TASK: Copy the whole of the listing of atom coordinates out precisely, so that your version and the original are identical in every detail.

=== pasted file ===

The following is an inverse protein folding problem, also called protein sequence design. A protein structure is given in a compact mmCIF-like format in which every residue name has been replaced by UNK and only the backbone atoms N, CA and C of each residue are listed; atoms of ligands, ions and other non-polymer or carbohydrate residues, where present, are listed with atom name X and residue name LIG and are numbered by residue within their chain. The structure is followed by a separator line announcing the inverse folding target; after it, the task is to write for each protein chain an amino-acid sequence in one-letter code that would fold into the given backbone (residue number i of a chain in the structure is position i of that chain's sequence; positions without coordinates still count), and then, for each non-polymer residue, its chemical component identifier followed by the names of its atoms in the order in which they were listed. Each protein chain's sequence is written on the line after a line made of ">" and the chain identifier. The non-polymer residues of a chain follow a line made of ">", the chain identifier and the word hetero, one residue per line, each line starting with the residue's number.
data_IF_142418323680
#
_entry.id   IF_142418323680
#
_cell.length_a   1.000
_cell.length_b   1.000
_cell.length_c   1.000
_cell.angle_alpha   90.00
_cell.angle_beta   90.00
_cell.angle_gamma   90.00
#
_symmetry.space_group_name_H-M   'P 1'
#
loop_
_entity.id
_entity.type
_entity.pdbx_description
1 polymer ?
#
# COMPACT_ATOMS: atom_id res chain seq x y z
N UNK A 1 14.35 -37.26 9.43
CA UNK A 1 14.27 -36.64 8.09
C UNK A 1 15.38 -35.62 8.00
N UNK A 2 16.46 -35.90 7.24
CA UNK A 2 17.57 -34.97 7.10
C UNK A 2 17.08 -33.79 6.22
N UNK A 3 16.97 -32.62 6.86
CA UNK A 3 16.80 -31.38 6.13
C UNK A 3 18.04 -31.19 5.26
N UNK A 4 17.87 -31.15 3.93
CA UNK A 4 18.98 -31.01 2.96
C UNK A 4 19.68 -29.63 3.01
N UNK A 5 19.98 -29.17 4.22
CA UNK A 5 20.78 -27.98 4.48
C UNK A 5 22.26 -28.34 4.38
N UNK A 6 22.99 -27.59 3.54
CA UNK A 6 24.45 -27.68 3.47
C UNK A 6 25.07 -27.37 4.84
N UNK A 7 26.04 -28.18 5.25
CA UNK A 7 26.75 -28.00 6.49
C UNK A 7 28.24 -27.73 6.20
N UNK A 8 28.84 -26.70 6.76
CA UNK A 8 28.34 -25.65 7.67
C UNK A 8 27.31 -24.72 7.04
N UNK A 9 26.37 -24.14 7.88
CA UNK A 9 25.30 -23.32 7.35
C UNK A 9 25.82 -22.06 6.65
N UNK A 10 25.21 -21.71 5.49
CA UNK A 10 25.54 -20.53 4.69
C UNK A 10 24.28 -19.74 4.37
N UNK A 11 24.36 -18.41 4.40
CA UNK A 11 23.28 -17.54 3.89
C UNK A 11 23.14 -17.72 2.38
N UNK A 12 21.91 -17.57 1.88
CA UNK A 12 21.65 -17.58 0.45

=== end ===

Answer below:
The following is an inverse protein folding problem, also called protein sequence design. A protein structure is given in a compact mmCIF-like format in which every residue name has been replaced by UNK and only the backbone atoms N, CA and C of each residue are listed; atoms of ligands, ions and other non-polymer or carbohydrate residues, where present, are listed with atom name X and residue name LIG and are numbered by residue within their chain. The structure is followed by a separator line announcing the inverse folding target; after it, the task is to write for each protein chain an amino-acid sequence in one-letter code that would fold into the given backbone (residue number i of a chain in the structure is position i of that chain's sequence; positions without coordinates still count), and then, for each non-polymer residue, its chemical component identifier followed by the names of its atoms in the order in which they were listed. Each protein chain's sequence is written on the line after a line made of ">" and the chain identifier. The non-polymer residues of a chain follow a line made of ">", the chain identifier and the word hetero, one residue per line, each line starting with the residue's number.
data_IF_142418323680
#
_entry.id   IF_142418323680
#
_cell.length_a   1.000
_cell.length_b   1.000
_cell.length_c   1.000
_cell.angle_alpha   90.00
_cell.angle_beta   90.00
_cell.angle_gamma   90.00
#
_symmetry.space_group_name_H-M   'P 1'
#
loop_
_entity.id
_entity.type
_entity.pdbx_description
1 polymer ?
#
# COMPACT_ATOMS: atom_id res chain seq x y z
N UNK A 1 14.35 -37.26 9.43
CA UNK A 1 14.27 -36.64 8.09
C UNK A 1 15.38 -35.62 8.00
N UNK A 2 16.46 -35.90 7.24
CA UNK A 2 17.57 -34.97 7.10
C UNK A 2 17.08 -33.79 6.22
N UNK A 3 16.97 -32.62 6.86
CA UNK A 3 16.80 -31.38 6.13
C UNK A 3 18.04 -31.19 5.26
N UNK A 4 17.87 -31.15 3.93
CA UNK A 4 18.98 -31.01 2.96
C UNK A 4 19.68 -29.63 3.01
N UNK A 5 19.98 -29.17 4.22
CA UNK A 5 20.78 -27.98 4.48
C UNK A 5 22.26 -28.34 4.38
N UNK A 6 22.99 -27.59 3.54
CA UNK A 6 24.45 -27.68 3.47
C UNK A 6 25.07 -27.37 4.84
N UNK A 7 26.04 -28.18 5.25
CA UNK A 7 26.75 -28.00 6.49
C UNK A 7 28.24 -27.73 6.20
N UNK A 8 28.84 -26.70 6.76
CA UNK A 8 28.34 -25.65 7.67
C UNK A 8 27.31 -24.72 7.04
N UNK A 9 26.37 -24.14 7.88
CA UNK A 9 25.30 -23.32 7.35
C UNK A 9 25.82 -22.06 6.65
N UNK A 10 25.21 -21.71 5.49
CA UNK A 10 25.54 -20.53 4.69
C UNK A 10 24.28 -19.74 4.37
N UNK A 11 24.36 -18.41 4.40
CA UNK A 11 23.28 -17.54 3.89
C UNK A 11 23.14 -17.72 2.38
N UNK A 12 21.91 -17.57 1.88
CA UNK A 12 21.65 -17.58 0.45